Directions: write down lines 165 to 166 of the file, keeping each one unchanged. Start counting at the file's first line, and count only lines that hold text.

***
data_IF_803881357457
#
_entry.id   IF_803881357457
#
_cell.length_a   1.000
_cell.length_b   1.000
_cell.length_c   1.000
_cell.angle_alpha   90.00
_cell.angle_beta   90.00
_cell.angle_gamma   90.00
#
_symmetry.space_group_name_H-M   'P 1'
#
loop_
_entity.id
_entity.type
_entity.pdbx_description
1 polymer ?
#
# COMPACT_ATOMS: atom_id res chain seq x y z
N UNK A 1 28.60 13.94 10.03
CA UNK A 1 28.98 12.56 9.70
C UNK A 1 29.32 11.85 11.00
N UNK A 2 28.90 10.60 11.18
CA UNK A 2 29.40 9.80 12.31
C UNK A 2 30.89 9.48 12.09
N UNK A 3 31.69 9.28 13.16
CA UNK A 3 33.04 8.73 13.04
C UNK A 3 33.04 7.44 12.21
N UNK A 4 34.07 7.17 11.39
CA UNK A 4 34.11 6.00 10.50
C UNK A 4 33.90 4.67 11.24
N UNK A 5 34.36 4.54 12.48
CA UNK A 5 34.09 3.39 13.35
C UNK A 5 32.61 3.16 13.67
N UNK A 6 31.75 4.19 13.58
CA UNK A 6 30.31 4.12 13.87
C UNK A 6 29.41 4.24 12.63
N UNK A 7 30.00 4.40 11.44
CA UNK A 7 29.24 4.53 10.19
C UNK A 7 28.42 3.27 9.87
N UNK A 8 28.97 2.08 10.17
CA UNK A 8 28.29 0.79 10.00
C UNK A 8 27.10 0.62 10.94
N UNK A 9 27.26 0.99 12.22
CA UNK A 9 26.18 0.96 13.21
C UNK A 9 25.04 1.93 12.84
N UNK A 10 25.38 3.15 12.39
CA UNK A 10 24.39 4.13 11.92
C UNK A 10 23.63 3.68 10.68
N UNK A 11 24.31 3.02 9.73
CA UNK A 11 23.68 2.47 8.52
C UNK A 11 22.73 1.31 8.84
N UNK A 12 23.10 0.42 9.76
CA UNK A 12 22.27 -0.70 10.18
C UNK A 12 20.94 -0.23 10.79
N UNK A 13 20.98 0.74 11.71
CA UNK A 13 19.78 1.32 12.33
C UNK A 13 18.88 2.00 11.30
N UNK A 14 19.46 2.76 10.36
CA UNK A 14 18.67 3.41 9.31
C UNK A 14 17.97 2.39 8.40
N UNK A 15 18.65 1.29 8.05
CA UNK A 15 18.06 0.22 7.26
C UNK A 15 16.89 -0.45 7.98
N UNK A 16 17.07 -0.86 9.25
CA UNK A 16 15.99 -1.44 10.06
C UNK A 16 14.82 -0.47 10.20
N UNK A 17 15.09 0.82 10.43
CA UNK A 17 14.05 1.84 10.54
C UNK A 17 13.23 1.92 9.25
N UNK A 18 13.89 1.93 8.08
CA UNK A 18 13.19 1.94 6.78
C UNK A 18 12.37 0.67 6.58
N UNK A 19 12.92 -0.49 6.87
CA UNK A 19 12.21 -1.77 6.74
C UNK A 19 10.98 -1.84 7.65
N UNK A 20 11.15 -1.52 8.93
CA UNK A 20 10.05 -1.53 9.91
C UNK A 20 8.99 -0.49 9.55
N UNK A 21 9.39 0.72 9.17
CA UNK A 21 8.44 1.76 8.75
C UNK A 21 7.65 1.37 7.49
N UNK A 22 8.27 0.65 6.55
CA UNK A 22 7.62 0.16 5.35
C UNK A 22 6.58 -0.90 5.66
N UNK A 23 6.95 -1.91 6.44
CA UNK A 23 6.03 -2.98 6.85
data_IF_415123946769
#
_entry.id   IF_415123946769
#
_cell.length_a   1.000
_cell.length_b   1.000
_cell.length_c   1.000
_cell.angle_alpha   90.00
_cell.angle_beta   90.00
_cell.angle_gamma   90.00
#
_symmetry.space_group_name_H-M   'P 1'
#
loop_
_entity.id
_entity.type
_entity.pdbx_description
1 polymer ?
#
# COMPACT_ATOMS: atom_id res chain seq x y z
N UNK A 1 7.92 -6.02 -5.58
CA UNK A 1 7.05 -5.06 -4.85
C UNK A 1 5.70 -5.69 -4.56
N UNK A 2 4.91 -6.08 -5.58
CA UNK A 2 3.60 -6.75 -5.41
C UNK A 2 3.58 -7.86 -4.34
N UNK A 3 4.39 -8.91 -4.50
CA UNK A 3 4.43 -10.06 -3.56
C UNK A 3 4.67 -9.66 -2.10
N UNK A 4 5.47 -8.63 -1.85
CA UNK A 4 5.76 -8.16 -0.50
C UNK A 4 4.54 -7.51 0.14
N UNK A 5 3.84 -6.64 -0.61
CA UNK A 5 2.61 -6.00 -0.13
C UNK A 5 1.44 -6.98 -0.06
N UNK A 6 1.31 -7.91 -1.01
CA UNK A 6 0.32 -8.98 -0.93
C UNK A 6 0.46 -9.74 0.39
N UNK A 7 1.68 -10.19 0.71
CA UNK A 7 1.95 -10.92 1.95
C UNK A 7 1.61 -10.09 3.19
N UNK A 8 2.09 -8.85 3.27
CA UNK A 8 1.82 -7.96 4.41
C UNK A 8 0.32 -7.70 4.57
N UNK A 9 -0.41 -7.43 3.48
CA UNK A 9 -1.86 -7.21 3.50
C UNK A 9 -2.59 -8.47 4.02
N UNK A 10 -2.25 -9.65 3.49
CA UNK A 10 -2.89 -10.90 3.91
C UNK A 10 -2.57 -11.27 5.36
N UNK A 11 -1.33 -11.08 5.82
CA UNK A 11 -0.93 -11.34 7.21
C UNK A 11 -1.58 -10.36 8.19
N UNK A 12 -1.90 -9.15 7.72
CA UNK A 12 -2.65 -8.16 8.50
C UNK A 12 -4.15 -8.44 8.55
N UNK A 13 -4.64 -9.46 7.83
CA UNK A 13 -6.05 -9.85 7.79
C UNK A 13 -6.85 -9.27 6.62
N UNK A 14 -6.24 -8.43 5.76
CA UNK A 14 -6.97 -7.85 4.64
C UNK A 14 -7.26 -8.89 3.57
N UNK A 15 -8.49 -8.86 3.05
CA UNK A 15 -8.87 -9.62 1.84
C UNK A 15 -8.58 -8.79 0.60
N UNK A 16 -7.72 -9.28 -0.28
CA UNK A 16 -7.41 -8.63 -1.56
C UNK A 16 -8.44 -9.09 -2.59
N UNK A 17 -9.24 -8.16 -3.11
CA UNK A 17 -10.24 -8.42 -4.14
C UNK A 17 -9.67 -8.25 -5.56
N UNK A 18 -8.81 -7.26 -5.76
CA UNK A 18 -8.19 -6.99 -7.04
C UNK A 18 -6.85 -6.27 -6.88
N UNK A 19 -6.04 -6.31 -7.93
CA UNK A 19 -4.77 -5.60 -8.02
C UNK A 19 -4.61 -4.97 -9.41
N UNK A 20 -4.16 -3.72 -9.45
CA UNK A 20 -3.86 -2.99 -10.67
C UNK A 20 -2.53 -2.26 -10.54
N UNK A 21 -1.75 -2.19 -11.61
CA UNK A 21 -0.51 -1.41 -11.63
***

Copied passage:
C UNK A 19 -4.61 -4.97 -9.41
N UNK A 20 -4.16 -3.72 -9.45